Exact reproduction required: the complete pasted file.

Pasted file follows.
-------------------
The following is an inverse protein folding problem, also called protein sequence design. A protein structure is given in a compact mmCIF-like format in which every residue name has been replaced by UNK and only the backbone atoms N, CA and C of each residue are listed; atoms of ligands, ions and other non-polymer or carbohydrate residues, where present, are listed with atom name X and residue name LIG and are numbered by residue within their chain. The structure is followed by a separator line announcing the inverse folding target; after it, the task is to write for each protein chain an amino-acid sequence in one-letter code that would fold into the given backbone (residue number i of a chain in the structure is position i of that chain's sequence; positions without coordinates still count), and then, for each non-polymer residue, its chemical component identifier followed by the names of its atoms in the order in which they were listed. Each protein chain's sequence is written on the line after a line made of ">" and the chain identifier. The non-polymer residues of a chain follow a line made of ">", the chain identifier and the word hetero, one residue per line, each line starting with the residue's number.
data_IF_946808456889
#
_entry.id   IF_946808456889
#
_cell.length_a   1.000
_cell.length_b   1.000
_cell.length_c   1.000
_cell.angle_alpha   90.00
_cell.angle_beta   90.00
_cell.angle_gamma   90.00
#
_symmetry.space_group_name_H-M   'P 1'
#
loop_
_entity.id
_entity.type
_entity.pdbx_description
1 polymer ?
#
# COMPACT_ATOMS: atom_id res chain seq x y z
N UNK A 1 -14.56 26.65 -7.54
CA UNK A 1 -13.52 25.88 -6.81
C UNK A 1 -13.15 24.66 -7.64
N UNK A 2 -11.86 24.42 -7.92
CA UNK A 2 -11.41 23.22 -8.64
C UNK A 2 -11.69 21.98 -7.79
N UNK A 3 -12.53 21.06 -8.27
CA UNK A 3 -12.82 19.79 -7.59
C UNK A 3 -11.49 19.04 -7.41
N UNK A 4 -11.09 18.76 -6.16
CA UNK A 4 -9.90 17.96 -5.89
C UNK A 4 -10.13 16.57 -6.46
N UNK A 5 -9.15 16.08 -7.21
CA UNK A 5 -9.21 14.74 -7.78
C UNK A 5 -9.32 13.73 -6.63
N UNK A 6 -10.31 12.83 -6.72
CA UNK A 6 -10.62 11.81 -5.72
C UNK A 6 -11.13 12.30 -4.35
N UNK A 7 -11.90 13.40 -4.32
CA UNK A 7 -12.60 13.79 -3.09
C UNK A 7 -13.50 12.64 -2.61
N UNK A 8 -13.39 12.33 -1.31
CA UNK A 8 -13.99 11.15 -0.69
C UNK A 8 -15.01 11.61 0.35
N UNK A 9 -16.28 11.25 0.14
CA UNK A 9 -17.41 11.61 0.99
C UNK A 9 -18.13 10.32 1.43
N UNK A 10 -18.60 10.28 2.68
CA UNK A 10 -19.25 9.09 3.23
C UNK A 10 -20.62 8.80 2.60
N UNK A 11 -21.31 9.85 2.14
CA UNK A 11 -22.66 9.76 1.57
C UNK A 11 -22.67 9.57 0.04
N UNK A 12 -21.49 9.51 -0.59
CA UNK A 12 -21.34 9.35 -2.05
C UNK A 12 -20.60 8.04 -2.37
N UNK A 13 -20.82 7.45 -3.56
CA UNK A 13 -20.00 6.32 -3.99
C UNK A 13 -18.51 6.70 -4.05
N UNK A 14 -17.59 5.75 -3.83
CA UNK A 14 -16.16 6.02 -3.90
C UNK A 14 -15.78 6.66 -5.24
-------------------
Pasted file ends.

The following is an inverse protein folding problem, also called protein sequence design. A protein structure is given in a compact mmCIF-like format in which every residue name has been replaced by UNK and only the backbone atoms N, CA and C of each residue are listed; atoms of ligands, ions and other non-polymer or carbohydrate residues, where present, are listed with atom name X and residue name LIG and are numbered by residue within their chain. The structure is followed by a separator line announcing the inverse folding target; after it, the task is to write for each protein chain an amino-acid sequence in one-letter code that would fold into the given backbone (residue number i of a chain in the structure is position i of that chain's sequence; positions without coordinates still count), and then, for each non-polymer residue, its chemical component identifier followed by the names of its atoms in the order in which they were listed. Each protein chain's sequence is written on the line after a line made of ">" and the chain identifier. The non-polymer residues of a chain follow a line made of ">", the chain identifier and the word hetero, one residue per line, each line starting with the residue's number.
data_IF_946808456889
#
_entry.id   IF_946808456889
#
_cell.length_a   1.000
_cell.length_b   1.000
_cell.length_c   1.000
_cell.angle_alpha   90.00
_cell.angle_beta   90.00
_cell.angle_gamma   90.00
#
_symmetry.space_group_name_H-M   'P 1'
#
loop_
_entity.id
_entity.type
_entity.pdbx_description
1 polymer ?
#
# COMPACT_ATOMS: atom_id res chain seq x y z
N UNK A 1 -14.56 26.65 -7.54
CA UNK A 1 -13.52 25.88 -6.81
C UNK A 1 -13.15 24.66 -7.64
N UNK A 2 -11.86 24.42 -7.92
CA UNK A 2 -11.41 23.22 -8.64
C UNK A 2 -11.69 21.98 -7.79
N UNK A 3 -12.53 21.06 -8.27
CA UNK A 3 -12.82 19.79 -7.59
C UNK A 3 -11.49 19.04 -7.41
N UNK A 4 -11.09 18.76 -6.16
CA UNK A 4 -9.90 17.96 -5.89
C UNK A 4 -10.13 16.57 -6.46
N UNK A 5 -9.15 16.08 -7.21
CA UNK A 5 -9.21 14.74 -7.78
C UNK A 5 -9.32 13.73 -6.63
N UNK A 6 -10.31 12.83 -6.72
CA UNK A 6 -10.62 11.81 -5.72
C UNK A 6 -11.13 12.30 -4.35
N UNK A 7 -11.90 13.40 -4.32
CA UNK A 7 -12.60 13.79 -3.09
C UNK A 7 -13.50 12.64 -2.61
N UNK A 8 -13.39 12.33 -1.31
CA UNK A 8 -13.99 11.15 -0.69
C UNK A 8 -15.01 11.61 0.35
N UNK A 9 -16.28 11.25 0.14
CA UNK A 9 -17.41 11.61 0.99
C UNK A 9 -18.13 10.32 1.43
N UNK A 10 -18.60 10.28 2.68
CA UNK A 10 -19.25 9.09 3.23
C UNK A 10 -20.62 8.80 2.60
N UNK A 11 -21.31 9.85 2.14
CA UNK A 11 -22.66 9.76 1.57
C UNK A 11 -22.67 9.57 0.04
N UNK A 12 -21.49 9.51 -0.59
CA UNK A 12 -21.34 9.35 -2.05
C UNK A 12 -20.60 8.04 -2.37
N UNK A 13 -20.82 7.45 -3.56
CA UNK A 13 -20.00 6.32 -3.99
C UNK A 13 -18.51 6.70 -4.05
N UNK A 14 -17.59 5.75 -3.83
CA UNK A 14 -16.16 6.02 -3.90
C UNK A 14 -15.78 6.66 -5.24